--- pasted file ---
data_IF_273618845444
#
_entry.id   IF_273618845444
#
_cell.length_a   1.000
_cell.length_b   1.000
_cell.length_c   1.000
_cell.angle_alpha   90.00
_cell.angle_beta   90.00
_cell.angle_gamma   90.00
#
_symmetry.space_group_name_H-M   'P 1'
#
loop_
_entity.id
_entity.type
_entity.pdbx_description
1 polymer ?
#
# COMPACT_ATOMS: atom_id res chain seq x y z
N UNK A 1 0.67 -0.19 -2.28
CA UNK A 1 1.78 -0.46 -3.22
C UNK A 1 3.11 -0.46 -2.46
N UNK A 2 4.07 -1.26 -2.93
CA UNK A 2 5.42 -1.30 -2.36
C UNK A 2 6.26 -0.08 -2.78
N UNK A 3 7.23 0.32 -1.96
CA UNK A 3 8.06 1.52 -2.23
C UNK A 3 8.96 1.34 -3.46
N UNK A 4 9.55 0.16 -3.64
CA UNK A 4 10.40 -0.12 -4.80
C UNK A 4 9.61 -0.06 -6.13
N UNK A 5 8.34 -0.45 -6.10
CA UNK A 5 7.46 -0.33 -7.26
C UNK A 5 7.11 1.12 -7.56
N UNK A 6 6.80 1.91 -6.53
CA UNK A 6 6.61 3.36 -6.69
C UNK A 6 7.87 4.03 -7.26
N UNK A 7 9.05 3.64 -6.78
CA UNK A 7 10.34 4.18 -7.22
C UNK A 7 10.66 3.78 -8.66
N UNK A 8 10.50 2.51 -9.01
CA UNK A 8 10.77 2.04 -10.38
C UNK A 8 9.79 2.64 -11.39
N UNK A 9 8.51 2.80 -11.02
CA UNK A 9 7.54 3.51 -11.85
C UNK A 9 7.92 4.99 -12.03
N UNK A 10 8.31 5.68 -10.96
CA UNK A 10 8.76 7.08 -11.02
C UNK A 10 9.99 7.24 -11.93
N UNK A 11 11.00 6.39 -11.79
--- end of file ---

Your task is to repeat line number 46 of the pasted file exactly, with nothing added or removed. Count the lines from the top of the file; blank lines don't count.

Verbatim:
CA UNK A 9 7.54 3.51 -11.85